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4. Exclusive Tour of the Strahov Library

Typically only reserved for diplomatic visits, our group was allowed access inside the Strahov Library, which is the second oldest church library in Bohemia and houses 250,000 books. Our local guide Pavel provided us guided commentary as we made our way through The Theological Hall as well as The Philosophical Hall with its exquisitely carved cabinetry, a ceiling painted by Viennese artist, Franz Anton Maulbertsch, and a hidden staircase.

Here we are as a group in the Philosophical Hall. If you look closely, you’ll notice the slippers we were required to wear over our shoes, which forced us to glide and swiffer our way from room to room. We did a swell job shining up the parquet.

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5. An Evening Ghost Tour of the Old Town

To say this ghost tour was chilling is more of a commentary on the state of my fingers and toes. To be clear, I couldn’t feel them.

We began our tour in the Old Town Square on the perimeter of Tyn Church, made our way through the cobblestoned side streets (pictured below) while listening to tales of restless apparitions and urban legends. Our tour continued underground to the chambers beneath the Old Town Hall where our guide retold personal stories of supernatural sightings in the very places they happened. Believer or non-believer, descending to Prague’s underworld with only a few lanterns to light the way made for quite a unique experience.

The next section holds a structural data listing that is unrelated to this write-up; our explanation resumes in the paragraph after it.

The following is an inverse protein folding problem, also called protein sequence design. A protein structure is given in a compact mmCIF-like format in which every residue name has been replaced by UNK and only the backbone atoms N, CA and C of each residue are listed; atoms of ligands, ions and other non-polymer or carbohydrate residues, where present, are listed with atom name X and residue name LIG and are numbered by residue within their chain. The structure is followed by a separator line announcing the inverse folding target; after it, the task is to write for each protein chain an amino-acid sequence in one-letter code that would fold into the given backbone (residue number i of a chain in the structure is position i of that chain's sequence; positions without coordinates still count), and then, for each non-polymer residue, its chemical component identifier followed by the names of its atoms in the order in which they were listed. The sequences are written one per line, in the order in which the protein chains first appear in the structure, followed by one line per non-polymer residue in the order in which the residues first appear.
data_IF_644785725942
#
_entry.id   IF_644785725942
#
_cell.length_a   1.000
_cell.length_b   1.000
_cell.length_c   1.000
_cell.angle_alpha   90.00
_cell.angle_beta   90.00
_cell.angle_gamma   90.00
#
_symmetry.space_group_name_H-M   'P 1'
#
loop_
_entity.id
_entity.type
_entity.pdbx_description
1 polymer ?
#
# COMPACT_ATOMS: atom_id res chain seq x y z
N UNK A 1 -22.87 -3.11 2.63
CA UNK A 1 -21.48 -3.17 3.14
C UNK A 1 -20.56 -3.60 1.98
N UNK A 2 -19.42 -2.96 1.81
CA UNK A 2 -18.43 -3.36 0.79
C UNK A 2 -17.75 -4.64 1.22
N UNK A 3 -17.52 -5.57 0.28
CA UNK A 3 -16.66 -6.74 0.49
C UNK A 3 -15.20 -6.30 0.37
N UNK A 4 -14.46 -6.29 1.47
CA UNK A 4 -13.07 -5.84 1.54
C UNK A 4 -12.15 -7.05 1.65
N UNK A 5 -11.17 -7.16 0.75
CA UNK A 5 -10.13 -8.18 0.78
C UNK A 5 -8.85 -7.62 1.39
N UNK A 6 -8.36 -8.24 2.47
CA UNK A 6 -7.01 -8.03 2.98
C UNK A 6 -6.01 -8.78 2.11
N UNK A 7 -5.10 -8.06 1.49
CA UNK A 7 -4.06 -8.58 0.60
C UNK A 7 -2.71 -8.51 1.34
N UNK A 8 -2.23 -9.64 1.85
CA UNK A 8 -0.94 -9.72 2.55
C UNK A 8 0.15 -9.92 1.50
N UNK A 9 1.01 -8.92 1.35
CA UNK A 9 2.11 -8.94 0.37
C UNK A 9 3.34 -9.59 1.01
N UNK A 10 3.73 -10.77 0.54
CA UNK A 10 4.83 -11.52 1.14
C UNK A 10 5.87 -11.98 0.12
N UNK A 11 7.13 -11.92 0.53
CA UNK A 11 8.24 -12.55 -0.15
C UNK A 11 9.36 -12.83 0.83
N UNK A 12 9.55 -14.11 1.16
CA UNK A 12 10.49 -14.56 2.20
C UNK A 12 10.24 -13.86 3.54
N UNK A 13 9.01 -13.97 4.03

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6. Garnet Hunting

Besides being famous for its glass, Prague is also well known for its garnet stone. During a walking tour of St. Vitus Cathedral over the Charles Bridge and ending at the astronomical clock in the Old Town Square, our local guide gave us one of the best insider tips about shopping for garnet. He said the true, authentic Czech garnet stones are small and dark in color, almost a deep purple. The larger, more red stones are more likely from Africa.

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{Photo credit: Garnet shop in Prague via Flickr}

 

7. Dinner at Mlýnec Restaurant

Dinner overlooking the Charles Bridge at Mlýnec restaurant was a culinary highlight and an end to a great weekend. The restaurant reserved four tables for us near the big picture window and served us a three-course meal. My iPhone did its best to capture the essence of our last evening in Prague + the view. For dessert, I (along with many others) chose the rhubarb-apple pie with walnut ice cream and apple espuma. It was so delightful, I was stunned into silence. That’s usually the mark of a fine meal.

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There’s little doubt a place like Prague is charming in any season, but having never toured Europe in winter, there was something extra charming about piling on the layers, braving the cold weather and exploring while the rest of the world waits for the first signs of spring.

Erin Stern